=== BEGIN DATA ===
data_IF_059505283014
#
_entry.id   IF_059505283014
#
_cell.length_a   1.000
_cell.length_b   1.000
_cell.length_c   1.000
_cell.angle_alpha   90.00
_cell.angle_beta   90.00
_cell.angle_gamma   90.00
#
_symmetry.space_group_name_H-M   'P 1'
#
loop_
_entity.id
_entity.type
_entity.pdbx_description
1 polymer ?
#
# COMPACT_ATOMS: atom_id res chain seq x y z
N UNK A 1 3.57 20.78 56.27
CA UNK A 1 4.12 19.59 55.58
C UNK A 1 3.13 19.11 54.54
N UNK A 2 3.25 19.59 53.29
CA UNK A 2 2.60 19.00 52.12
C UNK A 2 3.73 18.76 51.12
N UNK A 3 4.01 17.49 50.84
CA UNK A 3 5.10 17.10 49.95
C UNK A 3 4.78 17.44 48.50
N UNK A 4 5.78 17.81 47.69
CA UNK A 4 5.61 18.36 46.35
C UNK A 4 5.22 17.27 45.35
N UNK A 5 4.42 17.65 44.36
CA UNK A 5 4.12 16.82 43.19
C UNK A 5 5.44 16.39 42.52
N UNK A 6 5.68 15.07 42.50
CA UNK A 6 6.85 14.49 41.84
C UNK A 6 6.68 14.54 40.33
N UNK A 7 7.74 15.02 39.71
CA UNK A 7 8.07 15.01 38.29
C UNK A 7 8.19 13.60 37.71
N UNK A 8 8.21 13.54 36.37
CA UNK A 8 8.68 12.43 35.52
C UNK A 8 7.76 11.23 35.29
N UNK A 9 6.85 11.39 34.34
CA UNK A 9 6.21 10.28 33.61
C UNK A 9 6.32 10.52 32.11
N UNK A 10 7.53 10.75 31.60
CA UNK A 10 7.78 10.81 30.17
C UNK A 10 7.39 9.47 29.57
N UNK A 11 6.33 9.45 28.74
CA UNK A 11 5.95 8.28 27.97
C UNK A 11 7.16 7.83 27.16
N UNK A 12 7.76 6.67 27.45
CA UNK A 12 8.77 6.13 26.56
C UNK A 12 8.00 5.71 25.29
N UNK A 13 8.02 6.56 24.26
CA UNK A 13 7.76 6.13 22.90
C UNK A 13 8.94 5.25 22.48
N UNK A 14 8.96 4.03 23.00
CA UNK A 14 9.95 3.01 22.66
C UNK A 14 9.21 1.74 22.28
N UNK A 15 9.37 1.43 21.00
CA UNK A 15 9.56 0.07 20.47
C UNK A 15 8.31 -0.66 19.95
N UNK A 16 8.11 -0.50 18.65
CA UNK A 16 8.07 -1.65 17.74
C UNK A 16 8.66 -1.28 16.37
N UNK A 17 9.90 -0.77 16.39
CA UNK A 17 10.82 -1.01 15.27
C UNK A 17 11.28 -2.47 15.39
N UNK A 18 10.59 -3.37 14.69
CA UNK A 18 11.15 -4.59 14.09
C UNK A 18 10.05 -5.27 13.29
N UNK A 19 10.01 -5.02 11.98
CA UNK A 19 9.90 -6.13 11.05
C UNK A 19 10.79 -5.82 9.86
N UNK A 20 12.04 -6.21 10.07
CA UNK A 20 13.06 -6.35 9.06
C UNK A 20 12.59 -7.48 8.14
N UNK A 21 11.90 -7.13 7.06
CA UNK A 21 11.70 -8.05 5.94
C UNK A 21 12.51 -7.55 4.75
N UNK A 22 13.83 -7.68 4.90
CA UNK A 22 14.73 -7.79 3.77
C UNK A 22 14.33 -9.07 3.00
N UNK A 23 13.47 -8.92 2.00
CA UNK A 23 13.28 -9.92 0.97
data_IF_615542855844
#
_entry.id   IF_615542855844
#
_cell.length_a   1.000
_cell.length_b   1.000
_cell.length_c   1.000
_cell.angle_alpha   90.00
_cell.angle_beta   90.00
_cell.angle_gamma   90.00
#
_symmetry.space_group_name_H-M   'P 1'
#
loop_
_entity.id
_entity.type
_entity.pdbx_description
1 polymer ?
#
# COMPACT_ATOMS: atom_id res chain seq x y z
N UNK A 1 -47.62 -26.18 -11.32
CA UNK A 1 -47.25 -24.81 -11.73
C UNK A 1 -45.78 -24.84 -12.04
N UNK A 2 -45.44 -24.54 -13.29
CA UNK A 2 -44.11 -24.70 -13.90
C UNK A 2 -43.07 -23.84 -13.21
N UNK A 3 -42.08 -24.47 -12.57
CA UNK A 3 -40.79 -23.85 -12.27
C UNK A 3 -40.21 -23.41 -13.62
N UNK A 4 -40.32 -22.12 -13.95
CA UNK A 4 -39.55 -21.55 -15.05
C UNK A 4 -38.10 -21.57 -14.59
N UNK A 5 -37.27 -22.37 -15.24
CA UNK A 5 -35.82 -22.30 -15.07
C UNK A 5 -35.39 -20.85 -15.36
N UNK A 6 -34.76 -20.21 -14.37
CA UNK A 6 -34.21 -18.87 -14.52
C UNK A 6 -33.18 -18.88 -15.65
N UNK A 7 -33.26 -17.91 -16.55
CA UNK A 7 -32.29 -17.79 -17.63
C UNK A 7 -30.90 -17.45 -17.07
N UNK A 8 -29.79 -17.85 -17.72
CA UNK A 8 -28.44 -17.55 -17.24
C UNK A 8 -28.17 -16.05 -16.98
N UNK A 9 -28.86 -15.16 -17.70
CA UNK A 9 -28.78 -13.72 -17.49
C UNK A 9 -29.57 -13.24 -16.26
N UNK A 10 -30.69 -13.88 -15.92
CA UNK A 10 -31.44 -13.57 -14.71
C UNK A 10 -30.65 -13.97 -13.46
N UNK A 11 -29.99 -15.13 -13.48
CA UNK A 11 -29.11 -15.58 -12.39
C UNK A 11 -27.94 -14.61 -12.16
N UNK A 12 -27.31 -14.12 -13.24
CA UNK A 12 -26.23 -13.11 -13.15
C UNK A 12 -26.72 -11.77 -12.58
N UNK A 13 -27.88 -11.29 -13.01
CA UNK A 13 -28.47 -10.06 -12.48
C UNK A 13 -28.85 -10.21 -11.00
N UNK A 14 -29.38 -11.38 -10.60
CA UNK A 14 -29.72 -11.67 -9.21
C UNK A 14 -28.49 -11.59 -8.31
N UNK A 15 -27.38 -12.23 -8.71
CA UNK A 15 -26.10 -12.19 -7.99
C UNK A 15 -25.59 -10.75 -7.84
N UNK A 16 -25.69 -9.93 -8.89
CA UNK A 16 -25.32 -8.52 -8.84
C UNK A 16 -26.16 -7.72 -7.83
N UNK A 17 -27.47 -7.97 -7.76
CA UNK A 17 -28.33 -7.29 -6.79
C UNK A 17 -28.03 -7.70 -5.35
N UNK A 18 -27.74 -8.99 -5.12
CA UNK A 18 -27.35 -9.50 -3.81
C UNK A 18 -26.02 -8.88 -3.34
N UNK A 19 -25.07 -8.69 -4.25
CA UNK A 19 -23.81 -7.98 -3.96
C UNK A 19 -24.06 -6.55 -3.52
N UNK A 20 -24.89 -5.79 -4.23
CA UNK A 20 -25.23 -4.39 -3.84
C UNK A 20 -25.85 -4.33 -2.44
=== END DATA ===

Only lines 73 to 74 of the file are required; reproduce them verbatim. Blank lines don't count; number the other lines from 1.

CA UNK A 18 11.15 -4.59 14.09
C UNK A 18 10.05 -5.27 13.29